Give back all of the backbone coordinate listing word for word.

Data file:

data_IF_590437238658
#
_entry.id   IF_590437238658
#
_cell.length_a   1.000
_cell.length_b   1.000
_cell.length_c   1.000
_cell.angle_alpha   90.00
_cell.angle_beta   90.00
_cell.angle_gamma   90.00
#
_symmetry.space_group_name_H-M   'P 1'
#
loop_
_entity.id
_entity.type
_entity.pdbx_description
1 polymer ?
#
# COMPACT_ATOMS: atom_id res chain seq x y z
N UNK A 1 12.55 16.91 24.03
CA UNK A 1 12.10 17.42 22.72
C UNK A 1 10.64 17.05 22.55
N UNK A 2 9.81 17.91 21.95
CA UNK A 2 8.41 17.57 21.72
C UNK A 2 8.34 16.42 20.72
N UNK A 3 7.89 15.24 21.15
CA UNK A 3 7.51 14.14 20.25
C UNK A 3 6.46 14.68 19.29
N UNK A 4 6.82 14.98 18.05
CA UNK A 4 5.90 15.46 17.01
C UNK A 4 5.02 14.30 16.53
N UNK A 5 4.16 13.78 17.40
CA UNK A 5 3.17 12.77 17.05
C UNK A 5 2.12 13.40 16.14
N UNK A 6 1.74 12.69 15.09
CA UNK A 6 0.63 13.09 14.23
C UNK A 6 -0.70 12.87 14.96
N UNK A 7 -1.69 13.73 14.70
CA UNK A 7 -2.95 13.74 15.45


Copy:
data_IF_590437238658
#
_entry.id   IF_590437238658
#
_cell.length_a   1.000
_cell.length_b   1.000
_cell.length_c   1.000
_cell.angle_alpha   90.00
_cell.angle_beta   90.00
_cell.angle_gamma   90.00
#
_symmetry.space_group_name_H-M   'P 1'
#
loop_
_entity.id
_entity.type
_entity.pdbx_description
1 polymer ?
#
# COMPACT_ATOMS: atom_id res chain seq x y z
N UNK A 1 12.55 16.91 24.03
CA UNK A 1 12.10 17.42 22.72
C UNK A 1 10.64 17.05 22.55
N UNK A 2 9.81 17.91 21.95
CA UNK A 2 8.41 17.57 21.72
C UNK A 2 8.34 16.42 20.72
N UNK A 3 7.89 15.24 21.15
CA UNK A 3 7.51 14.14 20.25
C UNK A 3 6.46 14.68 19.29
N UNK A 4 6.82 14.98 18.05
CA UNK A 4 5.90 15.46 17.01
C UNK A 4 5.02 14.30 16.53
N UNK A 5 4.16 13.78 17.40
CA UNK A 5 3.17 12.77 17.05
C UNK A 5 2.12 13.40 16.14
N UNK A 6 1.74 12.69 15.09
CA UNK A 6 0.63 13.09 14.23
C UNK A 6 -0.70 12.87 14.96
N UNK A 7 -1.69 13.73 14.70
CA UNK A 7 -2.95 13.74 15.45